Germany’s Laschet vows to raise military spending if elected

Christian Democratic Union (CDU) leader and party's top candidate for parliamentary elections Armin Laschet reacts during a news conference after a party leadership meeting, the day after regional elections in Saxony-Anhalt, in Berlin, Germany

Germany must increase military spending and take on a greater share of military burdens within NATO, the conservative candidate to succeed Angela Merkel as chancellor said in a newspaper interview on Sunday.

Heads of state within the 30-nation North Atlantic Treaty Organization (NATO) will meet in Brussels on Monday and discuss the path to follow against challenges such as China, Russia and cyber threats.

Laschet, backed by Merkel’s conservatives to run for chancellor at the Sept. 26 election, said he would ensure that Germany, Europe’s largest economy, meets the alliance’s spending target of 2% of gross domestic product.

“When we have agreed something internationally, we should stick to it”, he told Welt am Sonntag (WamS).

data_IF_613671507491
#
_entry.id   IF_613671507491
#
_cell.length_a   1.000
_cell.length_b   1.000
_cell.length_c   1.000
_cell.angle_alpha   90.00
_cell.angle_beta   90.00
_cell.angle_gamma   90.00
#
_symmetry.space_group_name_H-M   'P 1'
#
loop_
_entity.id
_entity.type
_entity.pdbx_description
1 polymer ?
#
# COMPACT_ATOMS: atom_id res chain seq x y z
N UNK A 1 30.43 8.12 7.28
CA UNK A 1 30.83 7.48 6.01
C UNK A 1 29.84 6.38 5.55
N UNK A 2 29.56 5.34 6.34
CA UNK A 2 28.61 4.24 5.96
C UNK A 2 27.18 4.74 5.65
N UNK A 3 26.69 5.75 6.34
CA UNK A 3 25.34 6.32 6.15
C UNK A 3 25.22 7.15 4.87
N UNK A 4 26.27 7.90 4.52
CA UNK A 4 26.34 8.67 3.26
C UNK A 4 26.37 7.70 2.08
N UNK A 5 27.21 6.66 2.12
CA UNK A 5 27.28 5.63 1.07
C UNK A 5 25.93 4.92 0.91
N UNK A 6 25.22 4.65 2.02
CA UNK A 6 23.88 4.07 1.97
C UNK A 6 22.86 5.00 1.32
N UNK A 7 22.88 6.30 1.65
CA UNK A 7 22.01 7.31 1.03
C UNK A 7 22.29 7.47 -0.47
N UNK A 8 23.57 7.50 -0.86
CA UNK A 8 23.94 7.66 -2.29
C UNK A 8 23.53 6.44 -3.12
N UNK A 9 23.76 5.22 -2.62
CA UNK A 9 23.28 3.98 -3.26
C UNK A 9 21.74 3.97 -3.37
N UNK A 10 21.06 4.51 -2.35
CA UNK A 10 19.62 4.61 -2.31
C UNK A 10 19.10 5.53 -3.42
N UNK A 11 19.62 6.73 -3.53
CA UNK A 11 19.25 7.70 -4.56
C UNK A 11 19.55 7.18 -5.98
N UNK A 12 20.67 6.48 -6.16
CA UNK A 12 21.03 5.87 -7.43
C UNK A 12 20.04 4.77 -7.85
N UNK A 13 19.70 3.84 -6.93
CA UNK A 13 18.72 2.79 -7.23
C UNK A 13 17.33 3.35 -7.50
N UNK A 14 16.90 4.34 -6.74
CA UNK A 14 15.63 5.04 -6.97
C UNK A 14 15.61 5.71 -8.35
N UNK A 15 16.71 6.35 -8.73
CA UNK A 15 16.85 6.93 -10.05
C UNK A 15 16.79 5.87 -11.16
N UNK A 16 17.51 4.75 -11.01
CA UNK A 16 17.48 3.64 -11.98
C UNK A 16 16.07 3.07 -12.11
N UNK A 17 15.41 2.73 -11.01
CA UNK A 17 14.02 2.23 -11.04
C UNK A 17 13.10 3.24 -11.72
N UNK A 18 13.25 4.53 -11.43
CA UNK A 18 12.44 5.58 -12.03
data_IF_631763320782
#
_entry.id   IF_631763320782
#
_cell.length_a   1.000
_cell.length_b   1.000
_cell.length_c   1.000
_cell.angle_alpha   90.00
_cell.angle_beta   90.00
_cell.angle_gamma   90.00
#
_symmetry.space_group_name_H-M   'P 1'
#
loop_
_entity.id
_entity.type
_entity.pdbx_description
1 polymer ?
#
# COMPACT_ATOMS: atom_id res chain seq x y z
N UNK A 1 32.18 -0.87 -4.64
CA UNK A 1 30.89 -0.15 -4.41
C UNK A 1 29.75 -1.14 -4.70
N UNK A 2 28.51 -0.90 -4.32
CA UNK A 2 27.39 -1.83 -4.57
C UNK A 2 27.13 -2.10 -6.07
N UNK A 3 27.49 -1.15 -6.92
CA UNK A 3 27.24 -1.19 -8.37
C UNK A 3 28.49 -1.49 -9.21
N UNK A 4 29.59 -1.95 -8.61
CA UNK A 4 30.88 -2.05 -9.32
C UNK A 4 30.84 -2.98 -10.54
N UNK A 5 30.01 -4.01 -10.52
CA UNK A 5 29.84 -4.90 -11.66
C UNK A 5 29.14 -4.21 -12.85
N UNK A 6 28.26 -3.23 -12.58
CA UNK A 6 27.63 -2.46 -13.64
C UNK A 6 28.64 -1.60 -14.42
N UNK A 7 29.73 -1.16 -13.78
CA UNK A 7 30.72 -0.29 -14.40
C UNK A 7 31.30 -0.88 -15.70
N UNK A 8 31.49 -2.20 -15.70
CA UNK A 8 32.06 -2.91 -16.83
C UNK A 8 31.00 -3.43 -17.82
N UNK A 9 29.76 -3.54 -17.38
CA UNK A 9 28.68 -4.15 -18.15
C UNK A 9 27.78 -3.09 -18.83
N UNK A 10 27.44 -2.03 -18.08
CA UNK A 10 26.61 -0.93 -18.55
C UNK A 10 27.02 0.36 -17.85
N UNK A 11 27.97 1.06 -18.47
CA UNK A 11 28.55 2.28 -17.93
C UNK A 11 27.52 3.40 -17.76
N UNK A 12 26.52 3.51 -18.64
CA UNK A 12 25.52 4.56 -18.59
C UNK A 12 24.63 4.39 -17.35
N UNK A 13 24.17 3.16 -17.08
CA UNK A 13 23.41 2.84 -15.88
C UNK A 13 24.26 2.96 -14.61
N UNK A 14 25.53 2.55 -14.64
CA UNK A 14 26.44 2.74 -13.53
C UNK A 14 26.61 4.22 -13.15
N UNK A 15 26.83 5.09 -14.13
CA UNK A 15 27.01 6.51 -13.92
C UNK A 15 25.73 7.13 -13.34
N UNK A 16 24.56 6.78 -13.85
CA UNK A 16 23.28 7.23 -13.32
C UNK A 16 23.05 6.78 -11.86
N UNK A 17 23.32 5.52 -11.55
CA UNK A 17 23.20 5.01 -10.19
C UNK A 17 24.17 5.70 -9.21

He said the Bundeswehr, the federal armed forces, should take on more responsibility in Africa, around the Mediterranean and in Mali.

“We can always talk about us taking a higher share of the burdens,” he said referring to Mali, where the Bundeswehr participates in a European Union training mission and in a United Nations peacekeeping mission.

French president Emmanuel Macron on Thursday said that France’s operation battling Islamist militants in the Sahel region, of which Mali is a part, would come to an end with troops now operating as part of broader international efforts in the region.

A German poll on Sunday showed the conservative party block of Christian Democrats and their Bavarian sister party CSU, at 27%, well ahead of the Greens at 20%.

Separately, the Green Party at a party conference that ended on Sunday softened up a previously categoric stance against the use of armed drones by the Bundeswehr after a tight vote of 347 versus 343 on the motion.

But the Greens reject the two percent NATO target as they deem it costly and arbitrary.

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